Low bono is intrinsically tied to the concept of access to justice.
Low bono fee structures are specifically catered towards clients of modest means or what is commonly known as the “sandwich class”.
The underlying principle of low bono is that no one should be deprived of their day in Court, especially not by their financial circumstances.
As low bono clients do pay a reduced amount towards their lawyers’ professional fees, low bono is different from pro bono, which is when lawyers waive their professional fees completely as a matter of goodwill.
In other jurisdictions around the world, low bono has found expression in alternative fee structures such as contingency fees and After-The-Event insurance policies that litigants can purchase to hedge against legal costs and expenses associated with litigation.
Under Singapore law, Singapore lawyers are currently prohibited from charging contingency fees in their clients’ matters. This means that your lawyers are not allowed to take a “cut” or “commission” or charge you a percentage of the legal transaction or the monetary damages awarded to you in your case as payment for their legal services.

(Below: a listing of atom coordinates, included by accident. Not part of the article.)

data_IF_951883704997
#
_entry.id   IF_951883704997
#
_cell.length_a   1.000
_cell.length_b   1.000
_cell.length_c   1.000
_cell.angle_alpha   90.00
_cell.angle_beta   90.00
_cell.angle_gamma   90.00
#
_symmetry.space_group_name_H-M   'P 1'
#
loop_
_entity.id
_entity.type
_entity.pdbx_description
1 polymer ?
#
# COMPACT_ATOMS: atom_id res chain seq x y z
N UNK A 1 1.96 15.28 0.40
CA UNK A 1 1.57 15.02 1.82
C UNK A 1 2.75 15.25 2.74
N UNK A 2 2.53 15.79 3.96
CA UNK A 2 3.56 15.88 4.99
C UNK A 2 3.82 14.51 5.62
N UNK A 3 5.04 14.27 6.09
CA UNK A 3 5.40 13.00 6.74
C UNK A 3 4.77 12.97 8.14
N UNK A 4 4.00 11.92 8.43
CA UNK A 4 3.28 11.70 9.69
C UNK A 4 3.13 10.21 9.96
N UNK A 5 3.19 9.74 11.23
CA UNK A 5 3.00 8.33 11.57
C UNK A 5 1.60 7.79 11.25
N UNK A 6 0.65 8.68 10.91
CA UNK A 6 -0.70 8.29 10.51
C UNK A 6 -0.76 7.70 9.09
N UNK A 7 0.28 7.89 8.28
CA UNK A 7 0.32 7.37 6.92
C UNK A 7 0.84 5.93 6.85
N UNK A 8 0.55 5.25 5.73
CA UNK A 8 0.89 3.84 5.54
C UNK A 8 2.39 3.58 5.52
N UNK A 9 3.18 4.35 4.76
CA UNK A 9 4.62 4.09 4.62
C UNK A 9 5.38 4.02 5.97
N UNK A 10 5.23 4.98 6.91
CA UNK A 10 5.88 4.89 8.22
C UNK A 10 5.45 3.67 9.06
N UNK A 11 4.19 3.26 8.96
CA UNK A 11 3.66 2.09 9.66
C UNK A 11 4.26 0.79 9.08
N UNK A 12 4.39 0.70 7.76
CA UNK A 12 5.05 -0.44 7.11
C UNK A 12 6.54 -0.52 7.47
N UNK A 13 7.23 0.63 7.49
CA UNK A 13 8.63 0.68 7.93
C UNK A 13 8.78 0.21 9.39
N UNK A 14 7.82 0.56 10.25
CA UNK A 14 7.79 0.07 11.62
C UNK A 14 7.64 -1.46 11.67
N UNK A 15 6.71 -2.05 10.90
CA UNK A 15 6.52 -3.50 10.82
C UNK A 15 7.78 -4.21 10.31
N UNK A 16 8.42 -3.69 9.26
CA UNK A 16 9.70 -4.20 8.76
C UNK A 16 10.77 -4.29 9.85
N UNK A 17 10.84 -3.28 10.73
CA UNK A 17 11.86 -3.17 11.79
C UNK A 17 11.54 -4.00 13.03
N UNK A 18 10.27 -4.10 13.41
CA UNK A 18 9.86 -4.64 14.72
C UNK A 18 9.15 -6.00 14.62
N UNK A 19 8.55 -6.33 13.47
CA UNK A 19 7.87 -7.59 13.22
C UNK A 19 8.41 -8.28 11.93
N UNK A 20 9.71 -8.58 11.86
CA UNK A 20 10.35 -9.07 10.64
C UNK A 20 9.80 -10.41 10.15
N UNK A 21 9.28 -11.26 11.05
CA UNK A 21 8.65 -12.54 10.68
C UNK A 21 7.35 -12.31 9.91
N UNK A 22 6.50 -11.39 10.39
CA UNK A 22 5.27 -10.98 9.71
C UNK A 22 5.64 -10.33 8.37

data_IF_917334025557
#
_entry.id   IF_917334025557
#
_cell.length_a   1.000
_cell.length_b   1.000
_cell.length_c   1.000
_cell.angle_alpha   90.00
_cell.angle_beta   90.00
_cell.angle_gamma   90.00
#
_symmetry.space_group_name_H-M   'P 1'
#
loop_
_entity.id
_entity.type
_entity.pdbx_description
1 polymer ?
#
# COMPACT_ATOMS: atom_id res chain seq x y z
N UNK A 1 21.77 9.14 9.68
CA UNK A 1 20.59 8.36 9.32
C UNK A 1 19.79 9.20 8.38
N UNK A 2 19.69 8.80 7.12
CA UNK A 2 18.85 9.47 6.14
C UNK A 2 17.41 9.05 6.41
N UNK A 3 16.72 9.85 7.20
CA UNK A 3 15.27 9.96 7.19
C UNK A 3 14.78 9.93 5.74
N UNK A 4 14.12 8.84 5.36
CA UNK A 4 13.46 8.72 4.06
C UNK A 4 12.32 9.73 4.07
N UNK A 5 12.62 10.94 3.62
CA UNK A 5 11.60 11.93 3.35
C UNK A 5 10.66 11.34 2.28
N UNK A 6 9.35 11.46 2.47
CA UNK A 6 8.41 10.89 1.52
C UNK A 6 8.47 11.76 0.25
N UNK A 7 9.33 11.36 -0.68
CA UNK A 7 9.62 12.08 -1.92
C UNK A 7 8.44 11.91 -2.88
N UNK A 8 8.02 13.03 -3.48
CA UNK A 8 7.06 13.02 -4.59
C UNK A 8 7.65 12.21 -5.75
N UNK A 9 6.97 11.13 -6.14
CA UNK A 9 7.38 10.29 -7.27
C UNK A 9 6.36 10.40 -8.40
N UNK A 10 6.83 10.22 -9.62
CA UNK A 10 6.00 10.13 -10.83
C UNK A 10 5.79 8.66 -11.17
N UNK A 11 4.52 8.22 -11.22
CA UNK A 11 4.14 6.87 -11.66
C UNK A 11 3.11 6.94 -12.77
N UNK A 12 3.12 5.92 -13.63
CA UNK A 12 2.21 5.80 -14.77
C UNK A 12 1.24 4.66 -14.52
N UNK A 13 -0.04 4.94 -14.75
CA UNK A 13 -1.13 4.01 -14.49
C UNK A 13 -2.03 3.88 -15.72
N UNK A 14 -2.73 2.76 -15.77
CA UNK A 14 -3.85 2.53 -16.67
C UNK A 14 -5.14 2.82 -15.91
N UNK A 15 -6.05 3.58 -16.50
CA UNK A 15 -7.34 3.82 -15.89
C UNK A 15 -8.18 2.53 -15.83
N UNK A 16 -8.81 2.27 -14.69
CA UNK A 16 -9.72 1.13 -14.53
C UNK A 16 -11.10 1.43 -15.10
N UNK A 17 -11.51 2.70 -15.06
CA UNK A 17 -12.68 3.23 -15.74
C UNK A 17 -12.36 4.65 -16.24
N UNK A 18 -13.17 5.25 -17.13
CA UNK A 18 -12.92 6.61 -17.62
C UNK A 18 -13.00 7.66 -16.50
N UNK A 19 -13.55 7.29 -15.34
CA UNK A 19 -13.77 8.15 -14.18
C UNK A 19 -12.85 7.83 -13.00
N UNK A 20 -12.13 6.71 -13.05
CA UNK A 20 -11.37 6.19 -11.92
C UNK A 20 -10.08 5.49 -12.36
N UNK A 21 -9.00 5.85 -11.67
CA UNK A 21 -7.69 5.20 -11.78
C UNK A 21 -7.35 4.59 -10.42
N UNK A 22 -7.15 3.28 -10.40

Singapore lawyers therefore must either charge you a certain amount as payment for their legal services, or completely waive their professional fees (i.e. pro bono).
While we accept the reality of running a financially sustainable law firm business, we also recognize that “law as a business” can have a severe impact on access to justice. There are many Singapore lawyers who waive or substantially reduce their professional fees on a case-by-case basis, but there are still many more clients who find legal services priced out of their reach.
As part of our social mission, we at Eden Law are supportive of legal reform in the area of legal costs and alternative fee structures.
And until the law in Singapore is changed, we are committed to the concept of low bono by providing fixed fee arrangements on a sliding scale without compromising on the quality of our legal services.